Harwich Sea Lettuce Control Project

Conservation Commission Approval (negative determination)
Tuesday, January 12, 1998

Micro-managing Round Cove

The sea lettuce manage project will be a cooperative effort between the Harwich Natural Resources Department and the Harwich commercial shellfishermen. We will be monitoring positive and negative impacts of removing a large quantity of the plant from the embayment. The small size of the Round Cove may lend itself to making a measurable change in the level of dissolved oxygen, and nitrate.
The Problem
The Natural Resources Department has long been aware of an enormous and growing quanitity of Sea Lettuce Ulva lactuca in Round Cove. The blue-green macro algae live near and below the low tide mark to about 10 feet. Sea lettuce is a bright green algae made up of a double layer of cells in small to large flat sheets. It has an inconspicuous holdfast and survives considerable temperature range. The primitive plant thrives in disturbed and polluted waters. The issue before us is that this Sea Lettuce has formed large mats throughout the Cove often 2-3 ft in thickness.

These large mats of algalflora rob the Cove of oxygen through the process of respiration. In addition, as this weed expires, the decaying material releases nitrogen back into the water. This is a natural cycle; however, Round Cove is an ideal habitat for Sea Lettuce and therefore Ulva has thrived. We believe a significant increase in nitrogen loading has occurred causing the algae to bloom and the water quality in Round Cove to decline. A report by the Cape Cod Commission entitled Harwich Coastal Embayment Project found that "nitrogen from land use within the watersheds to Round Cove and a portion of Allens Harbor (referred to as "Allens Harbor (arm)") currently exceed the critical nitrogen loading limits of these embayments".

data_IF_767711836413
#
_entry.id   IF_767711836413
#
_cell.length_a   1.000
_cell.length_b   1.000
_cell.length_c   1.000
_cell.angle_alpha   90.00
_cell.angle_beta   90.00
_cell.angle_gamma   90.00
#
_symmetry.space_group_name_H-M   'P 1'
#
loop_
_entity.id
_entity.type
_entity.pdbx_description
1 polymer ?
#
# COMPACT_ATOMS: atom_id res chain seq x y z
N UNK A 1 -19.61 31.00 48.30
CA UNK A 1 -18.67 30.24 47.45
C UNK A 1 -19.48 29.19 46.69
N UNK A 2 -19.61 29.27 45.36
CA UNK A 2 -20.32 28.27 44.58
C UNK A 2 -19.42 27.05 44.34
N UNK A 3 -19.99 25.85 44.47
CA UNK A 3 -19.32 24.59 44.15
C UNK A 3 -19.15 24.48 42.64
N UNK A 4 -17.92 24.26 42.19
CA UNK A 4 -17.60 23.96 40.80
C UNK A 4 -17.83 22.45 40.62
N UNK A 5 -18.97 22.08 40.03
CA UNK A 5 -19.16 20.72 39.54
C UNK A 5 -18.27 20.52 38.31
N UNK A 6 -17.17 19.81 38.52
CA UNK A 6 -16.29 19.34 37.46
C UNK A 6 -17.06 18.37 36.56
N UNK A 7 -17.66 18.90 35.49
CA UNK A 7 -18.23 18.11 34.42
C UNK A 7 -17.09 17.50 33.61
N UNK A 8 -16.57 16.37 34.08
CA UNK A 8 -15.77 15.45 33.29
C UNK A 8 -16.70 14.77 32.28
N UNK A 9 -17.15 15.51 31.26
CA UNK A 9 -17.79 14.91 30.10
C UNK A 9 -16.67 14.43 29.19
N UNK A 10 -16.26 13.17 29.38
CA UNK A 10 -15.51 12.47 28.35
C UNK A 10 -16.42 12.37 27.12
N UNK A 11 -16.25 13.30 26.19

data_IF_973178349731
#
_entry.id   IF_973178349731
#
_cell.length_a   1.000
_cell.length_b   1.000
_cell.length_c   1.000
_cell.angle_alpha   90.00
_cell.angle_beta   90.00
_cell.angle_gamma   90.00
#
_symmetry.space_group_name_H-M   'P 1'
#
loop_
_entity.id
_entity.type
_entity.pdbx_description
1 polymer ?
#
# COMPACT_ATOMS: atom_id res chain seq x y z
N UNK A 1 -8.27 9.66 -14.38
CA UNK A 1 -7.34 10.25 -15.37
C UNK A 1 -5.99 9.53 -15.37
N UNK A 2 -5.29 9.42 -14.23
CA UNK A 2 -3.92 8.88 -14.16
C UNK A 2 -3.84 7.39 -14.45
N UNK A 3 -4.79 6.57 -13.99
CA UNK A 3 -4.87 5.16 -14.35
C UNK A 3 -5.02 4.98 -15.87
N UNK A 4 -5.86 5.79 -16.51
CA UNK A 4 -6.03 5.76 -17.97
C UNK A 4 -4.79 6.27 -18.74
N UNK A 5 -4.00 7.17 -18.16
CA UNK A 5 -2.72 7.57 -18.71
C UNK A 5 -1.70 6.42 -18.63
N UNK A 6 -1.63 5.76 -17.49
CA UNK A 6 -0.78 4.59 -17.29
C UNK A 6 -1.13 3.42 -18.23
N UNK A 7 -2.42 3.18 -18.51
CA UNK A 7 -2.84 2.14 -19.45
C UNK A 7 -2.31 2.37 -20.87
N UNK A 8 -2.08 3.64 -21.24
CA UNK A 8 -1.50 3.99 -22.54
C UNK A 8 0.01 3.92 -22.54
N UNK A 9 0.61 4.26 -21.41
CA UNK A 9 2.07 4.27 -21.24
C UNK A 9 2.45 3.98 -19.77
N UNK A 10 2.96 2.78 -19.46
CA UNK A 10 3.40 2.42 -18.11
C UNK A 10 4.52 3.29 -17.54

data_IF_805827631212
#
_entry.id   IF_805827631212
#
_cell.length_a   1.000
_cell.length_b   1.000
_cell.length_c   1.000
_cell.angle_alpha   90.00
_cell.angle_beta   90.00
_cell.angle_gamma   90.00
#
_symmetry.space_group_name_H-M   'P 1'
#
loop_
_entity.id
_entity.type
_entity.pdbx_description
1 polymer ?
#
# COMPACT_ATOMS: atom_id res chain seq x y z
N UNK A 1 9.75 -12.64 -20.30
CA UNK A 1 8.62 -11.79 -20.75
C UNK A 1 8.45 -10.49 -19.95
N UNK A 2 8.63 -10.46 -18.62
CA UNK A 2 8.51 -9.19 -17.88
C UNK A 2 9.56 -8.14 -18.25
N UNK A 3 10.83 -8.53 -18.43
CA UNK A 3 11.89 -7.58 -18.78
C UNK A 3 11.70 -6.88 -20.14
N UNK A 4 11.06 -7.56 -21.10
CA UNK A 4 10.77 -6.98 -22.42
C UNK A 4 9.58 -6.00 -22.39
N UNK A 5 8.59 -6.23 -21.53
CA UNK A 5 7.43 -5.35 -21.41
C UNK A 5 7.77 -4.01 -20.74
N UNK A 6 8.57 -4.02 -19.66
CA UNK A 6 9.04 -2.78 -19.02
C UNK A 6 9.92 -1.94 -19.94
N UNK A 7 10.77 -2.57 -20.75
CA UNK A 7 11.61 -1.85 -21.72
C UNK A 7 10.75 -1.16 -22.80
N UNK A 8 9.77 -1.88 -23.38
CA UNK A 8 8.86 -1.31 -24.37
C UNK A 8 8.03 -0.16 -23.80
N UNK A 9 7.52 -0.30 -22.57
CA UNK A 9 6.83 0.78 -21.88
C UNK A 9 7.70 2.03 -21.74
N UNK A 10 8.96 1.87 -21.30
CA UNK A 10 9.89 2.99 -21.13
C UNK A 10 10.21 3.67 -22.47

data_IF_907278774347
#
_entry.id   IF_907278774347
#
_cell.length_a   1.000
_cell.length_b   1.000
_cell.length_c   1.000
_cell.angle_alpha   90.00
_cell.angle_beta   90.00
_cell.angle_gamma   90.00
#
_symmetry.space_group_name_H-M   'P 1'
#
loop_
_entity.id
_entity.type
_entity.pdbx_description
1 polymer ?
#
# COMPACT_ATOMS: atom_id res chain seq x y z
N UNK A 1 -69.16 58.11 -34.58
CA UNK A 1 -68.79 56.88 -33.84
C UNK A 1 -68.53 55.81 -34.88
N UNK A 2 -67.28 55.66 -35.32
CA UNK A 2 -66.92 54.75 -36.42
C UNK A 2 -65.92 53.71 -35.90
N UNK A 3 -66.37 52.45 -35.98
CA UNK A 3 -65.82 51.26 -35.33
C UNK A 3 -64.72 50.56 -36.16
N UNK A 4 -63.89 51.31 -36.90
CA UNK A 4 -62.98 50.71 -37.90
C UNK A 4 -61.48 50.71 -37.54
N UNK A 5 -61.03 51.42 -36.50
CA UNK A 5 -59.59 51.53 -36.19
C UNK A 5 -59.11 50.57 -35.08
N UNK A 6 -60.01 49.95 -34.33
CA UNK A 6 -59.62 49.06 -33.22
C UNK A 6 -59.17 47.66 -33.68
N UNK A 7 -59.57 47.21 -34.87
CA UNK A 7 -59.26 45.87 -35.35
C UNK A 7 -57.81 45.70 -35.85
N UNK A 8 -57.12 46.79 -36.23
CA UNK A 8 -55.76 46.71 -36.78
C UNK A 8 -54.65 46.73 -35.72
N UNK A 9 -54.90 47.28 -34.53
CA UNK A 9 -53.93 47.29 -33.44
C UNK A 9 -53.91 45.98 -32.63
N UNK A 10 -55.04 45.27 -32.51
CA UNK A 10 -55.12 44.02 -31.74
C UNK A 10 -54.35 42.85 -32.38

Need for Technology
The Massachusetts Division of Marine Fisheries has been contacted and they know of no documented work describing the result of Sea Lettuce harvest from a small body of water. They have given us their support and expressed interest in the result from our study. Although this would be the first full-scale attempt to correct the Ulva lactuca problem, a pilot-study was previously carried out on a very small section in Round Cove. It was determined that the Sea Lettuce was easily harvested by hand and that it did not re-establish itself quickly.

A combined effort between the Natural Resources Department and the Harwich Commercial Shellfishermen has been planned to combat the Round Cove Sea Lettuce problem. Shellfishermen will be issued fish totes/bins and while they harvest quahogs the unavoidable Sea Lettuce they encounter will be removed, placed into the bins, and disposed by Natural Resources personnel.

Methodology and Data Collection
To determine quantitatively the success of our plan, dissolved oxygen and secchi disk (turbidity parameter) readings will be taken prior to any Sea Lettuce removal. An estimate of the existing crop of Ulva will be determined and a record will be kept on the amount/volume of Sea Lettuce removed as well as changes in the dissolved oxygen and turbidity in Round Cove. It is the Natural Resources Department intent to create a cleaner, healthier environment for all organisms within Round Cove. Round Cove serves as an important shellfish propagation area for juvenile seed clams and is one of the few areas in Harwich where both recreational and commercial shellfishermen can harvest shellfish.

The Natural Resources Department will follow-up this project with reports on condition of the bed in two month intervals to determine the success of the project and report these findings to the Harwich Conservation Commission and the Division of Marine Fisheries along with recommendations for the future.

Test Wells
In light of the findings of the Harwich Coastal Embayment Project, The Shellfish and Marine Water Quality Committee would like to see four test wells placed at strategic locations along the shore line of the Round Cove above MHW. Samples would be drawn from these wells as well as from stations in the Cove to determine levels of nitrogen/phosphate to formulate a scientific opinion on eutrophication.

All abutters have been notified and unless there is reason to reevaluate our plan, the Natural Resources Department along with the Commercial Shellfishermen are poised and ready to proceed.

  • Pleasant Bay Aerial and Ortho Imaging (MIT)
  • Round Cove Aerial and Ortho Imaging (MIT) 2001